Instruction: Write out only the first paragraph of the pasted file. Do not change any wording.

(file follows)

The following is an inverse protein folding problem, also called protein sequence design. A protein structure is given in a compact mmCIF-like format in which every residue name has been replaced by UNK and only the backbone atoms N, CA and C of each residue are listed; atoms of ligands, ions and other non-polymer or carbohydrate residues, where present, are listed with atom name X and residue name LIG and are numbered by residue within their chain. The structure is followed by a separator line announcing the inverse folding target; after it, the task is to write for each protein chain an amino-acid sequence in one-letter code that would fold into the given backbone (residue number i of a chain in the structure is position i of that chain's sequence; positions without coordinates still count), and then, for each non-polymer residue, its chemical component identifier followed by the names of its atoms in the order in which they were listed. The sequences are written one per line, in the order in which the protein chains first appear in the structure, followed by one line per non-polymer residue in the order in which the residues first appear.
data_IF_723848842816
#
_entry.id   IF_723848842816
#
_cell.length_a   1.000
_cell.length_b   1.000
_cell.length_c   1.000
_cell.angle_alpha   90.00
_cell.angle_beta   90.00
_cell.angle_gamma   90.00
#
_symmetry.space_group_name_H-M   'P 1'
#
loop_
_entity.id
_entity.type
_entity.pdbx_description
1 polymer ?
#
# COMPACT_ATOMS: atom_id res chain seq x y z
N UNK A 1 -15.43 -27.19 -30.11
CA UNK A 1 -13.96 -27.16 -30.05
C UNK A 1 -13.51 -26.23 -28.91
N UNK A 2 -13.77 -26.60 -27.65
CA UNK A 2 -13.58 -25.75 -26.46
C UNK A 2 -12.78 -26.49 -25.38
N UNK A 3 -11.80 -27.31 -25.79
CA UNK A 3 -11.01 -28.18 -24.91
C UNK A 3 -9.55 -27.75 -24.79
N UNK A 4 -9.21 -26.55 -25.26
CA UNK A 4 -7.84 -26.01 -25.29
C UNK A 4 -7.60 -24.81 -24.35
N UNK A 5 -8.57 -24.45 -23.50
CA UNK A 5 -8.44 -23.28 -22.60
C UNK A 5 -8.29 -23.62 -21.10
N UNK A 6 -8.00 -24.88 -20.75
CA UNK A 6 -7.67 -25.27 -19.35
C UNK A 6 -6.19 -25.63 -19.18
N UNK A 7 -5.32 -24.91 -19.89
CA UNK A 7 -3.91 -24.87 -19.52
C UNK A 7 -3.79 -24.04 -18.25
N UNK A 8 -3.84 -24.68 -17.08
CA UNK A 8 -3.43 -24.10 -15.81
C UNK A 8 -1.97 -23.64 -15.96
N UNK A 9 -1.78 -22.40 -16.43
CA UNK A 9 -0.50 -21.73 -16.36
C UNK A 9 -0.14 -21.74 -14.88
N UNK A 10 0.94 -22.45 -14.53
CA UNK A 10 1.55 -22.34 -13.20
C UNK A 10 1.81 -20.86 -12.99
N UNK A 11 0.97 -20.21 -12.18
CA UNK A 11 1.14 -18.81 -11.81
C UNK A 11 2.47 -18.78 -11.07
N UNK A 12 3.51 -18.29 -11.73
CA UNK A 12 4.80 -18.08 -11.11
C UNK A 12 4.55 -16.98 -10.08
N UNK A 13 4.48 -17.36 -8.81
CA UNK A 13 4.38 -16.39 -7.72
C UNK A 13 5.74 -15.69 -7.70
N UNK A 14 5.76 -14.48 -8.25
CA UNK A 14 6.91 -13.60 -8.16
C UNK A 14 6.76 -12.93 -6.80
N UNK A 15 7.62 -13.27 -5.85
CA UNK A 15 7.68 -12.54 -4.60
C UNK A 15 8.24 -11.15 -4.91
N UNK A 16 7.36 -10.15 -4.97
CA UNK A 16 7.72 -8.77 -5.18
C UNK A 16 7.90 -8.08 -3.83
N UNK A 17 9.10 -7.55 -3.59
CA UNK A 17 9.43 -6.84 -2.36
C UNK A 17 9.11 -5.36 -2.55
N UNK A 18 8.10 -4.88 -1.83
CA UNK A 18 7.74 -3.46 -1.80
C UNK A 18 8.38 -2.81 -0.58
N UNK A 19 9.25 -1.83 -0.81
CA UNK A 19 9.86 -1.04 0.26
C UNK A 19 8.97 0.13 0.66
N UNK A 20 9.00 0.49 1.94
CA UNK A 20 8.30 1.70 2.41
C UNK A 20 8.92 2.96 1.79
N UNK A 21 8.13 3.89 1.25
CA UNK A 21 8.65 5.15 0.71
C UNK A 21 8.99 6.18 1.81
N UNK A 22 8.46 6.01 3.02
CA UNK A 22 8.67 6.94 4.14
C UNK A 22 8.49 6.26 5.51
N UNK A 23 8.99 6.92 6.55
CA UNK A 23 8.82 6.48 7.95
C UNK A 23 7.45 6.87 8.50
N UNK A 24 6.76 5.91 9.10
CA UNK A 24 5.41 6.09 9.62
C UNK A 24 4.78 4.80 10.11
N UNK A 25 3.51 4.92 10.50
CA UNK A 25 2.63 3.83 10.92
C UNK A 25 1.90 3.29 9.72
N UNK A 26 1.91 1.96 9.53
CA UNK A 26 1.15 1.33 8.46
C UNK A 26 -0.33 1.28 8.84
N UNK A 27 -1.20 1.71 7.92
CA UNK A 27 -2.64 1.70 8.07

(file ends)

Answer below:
The following is an inverse protein folding problem, also called protein sequence design. A protein structure is given in a compact mmCIF-like format in which every residue name has been replaced by UNK and only the backbone atoms N, CA and C of each residue are listed; atoms of ligands, ions and other non-polymer or carbohydrate residues, where present, are listed with atom name X and residue name LIG and are numbered by residue within their chain. The structure is followed by a separator line announcing the inverse folding target; after it, the task is to write for each protein chain an amino-acid sequence in one-letter code that would fold into the given backbone (residue number i of a chain in the structure is position i of that chain's sequence; positions without coordinates still count), and then, for each non-polymer residue, its chemical component identifier followed by the names of its atoms in the order in which they were listed. The sequences are written one per line, in the order in which the protein chains first appear in the structure, followed by one line per non-polymer residue in the order in which the residues first appear.